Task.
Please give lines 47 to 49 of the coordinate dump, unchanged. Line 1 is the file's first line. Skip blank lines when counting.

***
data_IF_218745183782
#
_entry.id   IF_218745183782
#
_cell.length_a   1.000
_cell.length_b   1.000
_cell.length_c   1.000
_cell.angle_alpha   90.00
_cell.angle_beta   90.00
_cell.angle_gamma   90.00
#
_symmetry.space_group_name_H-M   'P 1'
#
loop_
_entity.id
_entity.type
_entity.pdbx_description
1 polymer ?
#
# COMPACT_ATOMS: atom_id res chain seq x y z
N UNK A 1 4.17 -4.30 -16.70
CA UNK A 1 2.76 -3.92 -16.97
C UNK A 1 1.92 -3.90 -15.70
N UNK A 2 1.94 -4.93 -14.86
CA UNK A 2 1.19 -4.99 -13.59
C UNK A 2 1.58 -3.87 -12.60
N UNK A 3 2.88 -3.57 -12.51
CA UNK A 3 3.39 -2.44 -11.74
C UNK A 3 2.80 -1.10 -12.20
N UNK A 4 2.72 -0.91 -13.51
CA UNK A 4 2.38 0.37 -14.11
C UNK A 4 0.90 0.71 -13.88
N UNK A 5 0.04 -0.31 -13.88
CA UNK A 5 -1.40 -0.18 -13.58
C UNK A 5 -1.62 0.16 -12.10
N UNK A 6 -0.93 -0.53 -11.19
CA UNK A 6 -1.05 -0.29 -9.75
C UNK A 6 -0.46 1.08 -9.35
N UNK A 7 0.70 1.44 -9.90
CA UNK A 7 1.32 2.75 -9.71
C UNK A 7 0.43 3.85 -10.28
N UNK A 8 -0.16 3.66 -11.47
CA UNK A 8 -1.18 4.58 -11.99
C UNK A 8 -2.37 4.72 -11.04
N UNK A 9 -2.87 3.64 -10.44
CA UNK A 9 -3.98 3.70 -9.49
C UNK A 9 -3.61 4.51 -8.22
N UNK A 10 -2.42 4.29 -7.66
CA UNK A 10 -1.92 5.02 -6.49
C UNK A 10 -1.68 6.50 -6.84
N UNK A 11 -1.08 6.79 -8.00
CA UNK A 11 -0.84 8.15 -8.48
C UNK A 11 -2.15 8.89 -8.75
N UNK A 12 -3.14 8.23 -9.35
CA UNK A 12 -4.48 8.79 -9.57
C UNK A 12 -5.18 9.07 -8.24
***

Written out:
C UNK A 9 -3.61 4.51 -8.22
N UNK A 10 -2.42 4.29 -7.66
CA UNK A 10 -1.92 5.02 -6.49